“Incredible Lusine Arakelyan gave a great New Year’s concert at the Warsaw concert hall in front of 1,200 guests. Her beautiful voice and great musical experience are unforgettable. The audience gave her several standing ovations. The orchestra conductor also praised her voice and performance.” This is how singer and music critic Kristina Sulzichka put it in a review of the event.Read Further...

Architecture as Witness to Genocide

For almost a decade, a photographic exhibition on the “Nakba,” the expulsion of the Palestinians from their lands in 1947-48, has been travelling around Germany, and in virtually every site, the organizers from the Association of Refugee Children in Lebanon have run up against opposition. Pro-Zionist groups have mobilized to have the exhibition rooms — often in universities — cancelled, arguing that the exhibition is anti-Israel, or even anti-Semitic. The reason? According to official Israeli historiography, there were no expulsions, killings or seizure of Palestinian lands. Some say the Palestinians as a people never existed, or if they did, not in that geographical location.Read Further...

Music for the Republican Army

If last year Armenians celebrated the silver anniversary of independence, the year 2017 marks the 25th anniversary of the founding of the Army of the Republic of Armenia. And to kick off a series of cultural celebrations, two Armenian associations in Germany organized a concert on January 28 in Frankfurt featuring guitarist and singer-songwriter Ruben Hakhvedyan. The renowned musician from Yerevan was joined on the stage by cellist Levon Arakelyan and accordionist Gevorg Movsisyan.Read Further...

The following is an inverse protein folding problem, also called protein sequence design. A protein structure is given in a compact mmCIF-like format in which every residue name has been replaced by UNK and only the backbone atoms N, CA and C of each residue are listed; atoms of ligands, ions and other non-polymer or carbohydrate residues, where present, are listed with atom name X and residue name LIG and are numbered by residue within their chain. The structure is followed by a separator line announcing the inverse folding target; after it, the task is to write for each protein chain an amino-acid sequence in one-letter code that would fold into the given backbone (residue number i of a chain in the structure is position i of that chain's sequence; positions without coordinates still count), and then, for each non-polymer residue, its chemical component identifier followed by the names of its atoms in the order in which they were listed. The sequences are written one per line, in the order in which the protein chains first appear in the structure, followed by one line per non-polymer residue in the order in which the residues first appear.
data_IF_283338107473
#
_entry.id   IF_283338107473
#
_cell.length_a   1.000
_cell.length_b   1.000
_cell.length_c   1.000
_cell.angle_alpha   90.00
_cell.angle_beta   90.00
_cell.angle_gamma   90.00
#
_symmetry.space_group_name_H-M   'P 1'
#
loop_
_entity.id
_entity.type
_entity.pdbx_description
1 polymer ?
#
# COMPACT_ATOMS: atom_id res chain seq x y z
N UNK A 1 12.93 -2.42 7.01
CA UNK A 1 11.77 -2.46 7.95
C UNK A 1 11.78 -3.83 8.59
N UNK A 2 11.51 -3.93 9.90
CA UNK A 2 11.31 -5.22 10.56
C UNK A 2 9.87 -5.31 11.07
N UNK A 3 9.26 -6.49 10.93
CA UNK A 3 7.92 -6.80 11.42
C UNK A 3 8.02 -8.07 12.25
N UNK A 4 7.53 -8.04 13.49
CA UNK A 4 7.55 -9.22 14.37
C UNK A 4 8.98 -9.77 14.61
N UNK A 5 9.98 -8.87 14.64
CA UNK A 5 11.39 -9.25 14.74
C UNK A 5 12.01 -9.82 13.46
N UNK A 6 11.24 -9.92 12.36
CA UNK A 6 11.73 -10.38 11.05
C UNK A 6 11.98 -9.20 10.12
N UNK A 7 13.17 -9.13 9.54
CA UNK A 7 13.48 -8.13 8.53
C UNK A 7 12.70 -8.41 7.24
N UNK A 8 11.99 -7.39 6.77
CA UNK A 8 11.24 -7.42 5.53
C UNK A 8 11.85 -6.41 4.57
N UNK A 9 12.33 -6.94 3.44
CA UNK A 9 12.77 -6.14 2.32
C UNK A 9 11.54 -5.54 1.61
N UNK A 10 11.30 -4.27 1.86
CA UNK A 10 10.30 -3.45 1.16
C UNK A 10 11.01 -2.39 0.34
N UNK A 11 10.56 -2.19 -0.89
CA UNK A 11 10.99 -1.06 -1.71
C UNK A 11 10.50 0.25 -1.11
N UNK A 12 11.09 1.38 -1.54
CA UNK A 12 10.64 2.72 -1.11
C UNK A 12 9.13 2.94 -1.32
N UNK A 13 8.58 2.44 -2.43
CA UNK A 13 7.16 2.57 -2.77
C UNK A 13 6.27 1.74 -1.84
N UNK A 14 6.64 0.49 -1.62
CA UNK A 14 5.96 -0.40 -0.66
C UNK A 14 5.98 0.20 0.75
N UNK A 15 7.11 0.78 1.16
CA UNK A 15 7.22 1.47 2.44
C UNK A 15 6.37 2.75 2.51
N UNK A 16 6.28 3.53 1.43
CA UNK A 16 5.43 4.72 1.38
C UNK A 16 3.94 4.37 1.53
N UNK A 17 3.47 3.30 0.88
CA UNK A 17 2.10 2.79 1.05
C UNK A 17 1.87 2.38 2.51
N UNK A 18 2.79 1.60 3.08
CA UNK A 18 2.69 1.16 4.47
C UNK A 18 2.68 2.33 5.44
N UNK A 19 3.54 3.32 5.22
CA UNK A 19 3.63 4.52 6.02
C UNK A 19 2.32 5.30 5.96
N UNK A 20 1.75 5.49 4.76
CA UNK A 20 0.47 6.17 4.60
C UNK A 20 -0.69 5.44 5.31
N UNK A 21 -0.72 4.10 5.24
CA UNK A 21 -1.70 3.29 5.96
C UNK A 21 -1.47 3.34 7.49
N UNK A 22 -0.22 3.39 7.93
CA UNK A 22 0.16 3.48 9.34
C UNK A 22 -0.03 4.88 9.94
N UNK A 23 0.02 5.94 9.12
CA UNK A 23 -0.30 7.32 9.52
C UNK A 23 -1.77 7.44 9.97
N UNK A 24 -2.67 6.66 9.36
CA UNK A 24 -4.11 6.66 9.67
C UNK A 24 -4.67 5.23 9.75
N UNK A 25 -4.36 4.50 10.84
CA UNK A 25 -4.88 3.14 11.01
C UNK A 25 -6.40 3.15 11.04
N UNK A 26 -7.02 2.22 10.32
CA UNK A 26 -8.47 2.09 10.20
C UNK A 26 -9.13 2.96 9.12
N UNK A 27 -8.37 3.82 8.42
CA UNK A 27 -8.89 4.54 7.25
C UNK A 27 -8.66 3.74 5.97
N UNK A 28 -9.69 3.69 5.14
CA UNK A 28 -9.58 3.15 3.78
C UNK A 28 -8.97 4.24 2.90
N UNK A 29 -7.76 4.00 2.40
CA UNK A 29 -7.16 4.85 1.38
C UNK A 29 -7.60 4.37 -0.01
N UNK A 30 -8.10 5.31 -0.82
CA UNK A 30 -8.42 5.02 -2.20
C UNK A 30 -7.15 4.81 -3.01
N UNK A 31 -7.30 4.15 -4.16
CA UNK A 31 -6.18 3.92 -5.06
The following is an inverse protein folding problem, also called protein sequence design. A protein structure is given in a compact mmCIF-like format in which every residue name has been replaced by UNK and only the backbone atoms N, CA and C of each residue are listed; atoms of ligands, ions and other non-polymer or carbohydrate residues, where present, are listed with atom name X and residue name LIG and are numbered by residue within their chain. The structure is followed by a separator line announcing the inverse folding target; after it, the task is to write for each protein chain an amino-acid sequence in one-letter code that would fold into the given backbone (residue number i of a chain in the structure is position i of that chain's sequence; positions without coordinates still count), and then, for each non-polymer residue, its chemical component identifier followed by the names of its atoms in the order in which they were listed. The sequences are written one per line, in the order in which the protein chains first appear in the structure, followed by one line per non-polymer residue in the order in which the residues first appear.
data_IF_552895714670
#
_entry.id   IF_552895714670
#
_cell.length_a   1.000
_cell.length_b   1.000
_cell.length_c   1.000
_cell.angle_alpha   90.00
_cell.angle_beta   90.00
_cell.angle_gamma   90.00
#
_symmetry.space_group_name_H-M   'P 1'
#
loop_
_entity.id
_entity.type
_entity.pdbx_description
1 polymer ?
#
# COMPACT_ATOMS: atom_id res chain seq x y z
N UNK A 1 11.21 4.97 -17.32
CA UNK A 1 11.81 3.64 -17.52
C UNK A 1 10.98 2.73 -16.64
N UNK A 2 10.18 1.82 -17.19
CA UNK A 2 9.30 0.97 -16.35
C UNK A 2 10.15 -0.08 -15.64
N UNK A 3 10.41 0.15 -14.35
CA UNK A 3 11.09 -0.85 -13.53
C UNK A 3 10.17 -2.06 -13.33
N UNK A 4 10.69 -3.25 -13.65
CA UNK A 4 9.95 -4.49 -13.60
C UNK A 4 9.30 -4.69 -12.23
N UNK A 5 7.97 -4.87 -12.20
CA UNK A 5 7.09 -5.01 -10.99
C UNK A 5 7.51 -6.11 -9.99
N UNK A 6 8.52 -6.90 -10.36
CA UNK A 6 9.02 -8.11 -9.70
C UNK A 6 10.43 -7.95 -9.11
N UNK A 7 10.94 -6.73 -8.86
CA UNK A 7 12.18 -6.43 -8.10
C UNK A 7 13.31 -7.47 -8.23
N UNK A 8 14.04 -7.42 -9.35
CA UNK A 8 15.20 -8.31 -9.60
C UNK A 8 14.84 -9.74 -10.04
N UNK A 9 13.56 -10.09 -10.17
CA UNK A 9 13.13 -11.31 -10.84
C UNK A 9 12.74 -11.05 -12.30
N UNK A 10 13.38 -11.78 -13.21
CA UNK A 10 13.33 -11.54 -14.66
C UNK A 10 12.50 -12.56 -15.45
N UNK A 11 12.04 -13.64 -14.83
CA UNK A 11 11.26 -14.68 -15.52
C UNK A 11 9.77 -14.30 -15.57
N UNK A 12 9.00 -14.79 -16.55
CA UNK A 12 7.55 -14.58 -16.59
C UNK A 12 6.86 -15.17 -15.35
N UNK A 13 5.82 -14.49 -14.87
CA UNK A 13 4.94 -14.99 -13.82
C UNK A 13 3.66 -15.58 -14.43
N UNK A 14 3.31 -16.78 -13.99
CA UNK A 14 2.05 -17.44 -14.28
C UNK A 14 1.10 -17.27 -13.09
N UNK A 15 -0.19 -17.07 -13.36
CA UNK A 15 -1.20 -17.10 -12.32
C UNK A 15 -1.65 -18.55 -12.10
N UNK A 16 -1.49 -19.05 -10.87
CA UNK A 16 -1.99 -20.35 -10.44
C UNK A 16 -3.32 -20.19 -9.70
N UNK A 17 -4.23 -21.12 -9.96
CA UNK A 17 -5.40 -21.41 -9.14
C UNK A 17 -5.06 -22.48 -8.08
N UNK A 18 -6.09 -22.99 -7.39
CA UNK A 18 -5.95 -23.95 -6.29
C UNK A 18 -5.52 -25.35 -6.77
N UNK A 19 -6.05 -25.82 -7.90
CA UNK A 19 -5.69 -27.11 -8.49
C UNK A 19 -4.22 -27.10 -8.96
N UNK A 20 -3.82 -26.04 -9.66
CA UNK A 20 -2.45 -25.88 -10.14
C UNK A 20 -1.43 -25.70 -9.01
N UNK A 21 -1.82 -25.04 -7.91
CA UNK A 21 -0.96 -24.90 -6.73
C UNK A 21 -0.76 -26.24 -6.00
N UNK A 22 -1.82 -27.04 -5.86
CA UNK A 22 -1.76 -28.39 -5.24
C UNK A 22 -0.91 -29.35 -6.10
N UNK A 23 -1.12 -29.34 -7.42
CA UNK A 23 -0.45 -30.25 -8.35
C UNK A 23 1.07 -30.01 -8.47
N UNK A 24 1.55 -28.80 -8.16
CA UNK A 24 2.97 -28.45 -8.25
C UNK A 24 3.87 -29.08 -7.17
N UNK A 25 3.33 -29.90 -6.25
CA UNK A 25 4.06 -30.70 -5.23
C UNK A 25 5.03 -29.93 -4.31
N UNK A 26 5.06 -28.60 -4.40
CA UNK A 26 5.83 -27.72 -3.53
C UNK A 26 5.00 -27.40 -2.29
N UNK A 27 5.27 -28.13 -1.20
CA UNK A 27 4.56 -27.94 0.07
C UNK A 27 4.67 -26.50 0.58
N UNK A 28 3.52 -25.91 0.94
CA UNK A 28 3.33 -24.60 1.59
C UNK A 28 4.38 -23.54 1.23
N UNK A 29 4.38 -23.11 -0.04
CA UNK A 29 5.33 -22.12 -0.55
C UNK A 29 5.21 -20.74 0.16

Decade after Dink: Cem Ozdemir to Headline Program Honoring Late Journalist

It is hard to believe that 10 years have passed since Turkish-Armenian journalist Hrant Dink was assassinated in cold blood in Istanbul, outside the offices of Agos, the bilingual weekly newspaper he co-founded and for which he served as editor-in-chief.Read Further...

State Prize Awarded to ‘Aghet’ Director

Films are not only for entertainment, but may have the power to change political reality. This is certainly the case with “Aghet” by director Eric Friedler. First released in 2010 and widely covered on German television, the documentary on the Armenian Genocide paved the way for the Genocide recognition resolution passed by the Bundestag (Parliament) on June 2, 2016. For Green Party leader and parliamentarian Cem Özdemir, who delivered the laudation at a ceremony awarding Friedler the State Prize of the Republic of Armenia in Berlin on December 14, the director was “a very central forerunner” on the way to the resolution.Read Further...

Liman von Sanders: A Matter of Honor

What constitutes honor? This is not an abstract question, but a very practical one in connection with a controversy that has recently erupted in Germany. The case involves the designation of “graves of honor” in a historic cemetery in the city of Darmstadt, not far from Frankfurt. …We came to the grave of General Liman von Sanders (1855-1929), who had been accorded this honor for his military service in World War I, as one of the German generals engaged in the Dardanelles, leading Ottoman Empire forces. On his tombstone was inscribed not only his official military title but also “The Victor of Gallipoli.” We then learned that in 2015, General von Sanders was formally divested of this honor, along with six other deceased. The reason? Officially, because of his role as a military officer in that war. In fact, the other military figures buried with honors were similarly defrocked by order of the Darmstadt city authorities on grounds that “their status rested exclusively on military successes.” But that is not the end of the story...Read Further...